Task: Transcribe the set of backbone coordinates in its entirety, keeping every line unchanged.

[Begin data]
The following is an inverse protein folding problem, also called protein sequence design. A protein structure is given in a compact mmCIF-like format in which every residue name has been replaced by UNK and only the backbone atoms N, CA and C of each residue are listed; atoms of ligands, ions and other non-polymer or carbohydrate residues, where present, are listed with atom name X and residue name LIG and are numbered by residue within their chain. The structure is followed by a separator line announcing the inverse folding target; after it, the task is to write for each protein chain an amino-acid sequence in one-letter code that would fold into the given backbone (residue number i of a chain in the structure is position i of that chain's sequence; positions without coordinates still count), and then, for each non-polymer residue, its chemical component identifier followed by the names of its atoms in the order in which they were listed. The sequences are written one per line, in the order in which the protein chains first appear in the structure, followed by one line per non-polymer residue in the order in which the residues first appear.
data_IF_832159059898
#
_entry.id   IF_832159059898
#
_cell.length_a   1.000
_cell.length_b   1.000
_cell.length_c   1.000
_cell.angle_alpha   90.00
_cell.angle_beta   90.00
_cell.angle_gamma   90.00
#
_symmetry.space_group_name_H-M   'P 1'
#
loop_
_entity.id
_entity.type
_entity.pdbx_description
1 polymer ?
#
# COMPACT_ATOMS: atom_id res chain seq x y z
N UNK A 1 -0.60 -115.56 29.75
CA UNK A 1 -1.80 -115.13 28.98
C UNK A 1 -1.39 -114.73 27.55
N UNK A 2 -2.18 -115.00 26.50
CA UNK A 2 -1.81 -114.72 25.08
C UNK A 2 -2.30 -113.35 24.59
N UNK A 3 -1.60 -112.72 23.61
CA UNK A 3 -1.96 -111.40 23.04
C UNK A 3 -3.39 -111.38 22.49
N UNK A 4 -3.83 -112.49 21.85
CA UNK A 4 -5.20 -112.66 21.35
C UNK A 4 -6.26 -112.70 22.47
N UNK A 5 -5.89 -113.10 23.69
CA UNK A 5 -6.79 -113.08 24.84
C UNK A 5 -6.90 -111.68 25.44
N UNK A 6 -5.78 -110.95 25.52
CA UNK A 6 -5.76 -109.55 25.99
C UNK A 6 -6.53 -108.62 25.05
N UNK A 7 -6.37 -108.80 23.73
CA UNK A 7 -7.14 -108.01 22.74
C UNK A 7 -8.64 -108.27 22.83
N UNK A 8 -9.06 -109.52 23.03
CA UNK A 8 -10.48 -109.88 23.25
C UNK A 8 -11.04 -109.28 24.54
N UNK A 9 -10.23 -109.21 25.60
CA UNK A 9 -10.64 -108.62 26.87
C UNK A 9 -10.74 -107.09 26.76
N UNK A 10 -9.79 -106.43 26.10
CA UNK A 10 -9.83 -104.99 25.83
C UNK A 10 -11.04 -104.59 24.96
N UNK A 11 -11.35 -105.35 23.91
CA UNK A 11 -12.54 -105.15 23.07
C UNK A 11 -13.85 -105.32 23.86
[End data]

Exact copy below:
The following is an inverse protein folding problem, also called protein sequence design. A protein structure is given in a compact mmCIF-like format in which every residue name has been replaced by UNK and only the backbone atoms N, CA and C of each residue are listed; atoms of ligands, ions and other non-polymer or carbohydrate residues, where present, are listed with atom name X and residue name LIG and are numbered by residue within their chain. The structure is followed by a separator line announcing the inverse folding target; after it, the task is to write for each protein chain an amino-acid sequence in one-letter code that would fold into the given backbone (residue number i of a chain in the structure is position i of that chain's sequence; positions without coordinates still count), and then, for each non-polymer residue, its chemical component identifier followed by the names of its atoms in the order in which they were listed. The sequences are written one per line, in the order in which the protein chains first appear in the structure, followed by one line per non-polymer residue in the order in which the residues first appear.
data_IF_832159059898
#
_entry.id   IF_832159059898
#
_cell.length_a   1.000
_cell.length_b   1.000
_cell.length_c   1.000
_cell.angle_alpha   90.00
_cell.angle_beta   90.00
_cell.angle_gamma   90.00
#
_symmetry.space_group_name_H-M   'P 1'
#
loop_
_entity.id
_entity.type
_entity.pdbx_description
1 polymer ?
#
# COMPACT_ATOMS: atom_id res chain seq x y z
N UNK A 1 -0.60 -115.56 29.75
CA UNK A 1 -1.80 -115.13 28.98
C UNK A 1 -1.39 -114.73 27.55
N UNK A 2 -2.18 -115.00 26.50
CA UNK A 2 -1.81 -114.72 25.08
C UNK A 2 -2.30 -113.35 24.59
N UNK A 3 -1.60 -112.72 23.61
CA UNK A 3 -1.96 -111.40 23.04
C UNK A 3 -3.39 -111.38 22.49
N UNK A 4 -3.83 -112.49 21.85
CA UNK A 4 -5.20 -112.66 21.35
C UNK A 4 -6.26 -112.70 22.47
N UNK A 5 -5.89 -113.10 23.69
CA UNK A 5 -6.79 -113.08 24.84
C UNK A 5 -6.90 -111.68 25.44
N UNK A 6 -5.78 -110.95 25.52
CA UNK A 6 -5.76 -109.55 25.99
C UNK A 6 -6.53 -108.62 25.05
N UNK A 7 -6.37 -108.80 23.73
CA UNK A 7 -7.14 -108.01 22.74
C UNK A 7 -8.64 -108.27 22.83
N UNK A 8 -9.06 -109.52 23.03
CA UNK A 8 -10.48 -109.88 23.25
C UNK A 8 -11.04 -109.28 24.54
N UNK A 9 -10.23 -109.21 25.60
CA UNK A 9 -10.64 -108.62 26.87
C UNK A 9 -10.74 -107.09 26.76
N UNK A 10 -9.79 -106.43 26.10
CA UNK A 10 -9.83 -104.99 25.83
C UNK A 10 -11.04 -104.59 24.96
N UNK A 11 -11.35 -105.35 23.91
CA UNK A 11 -12.54 -105.15 23.07
C UNK A 11 -13.85 -105.32 23.86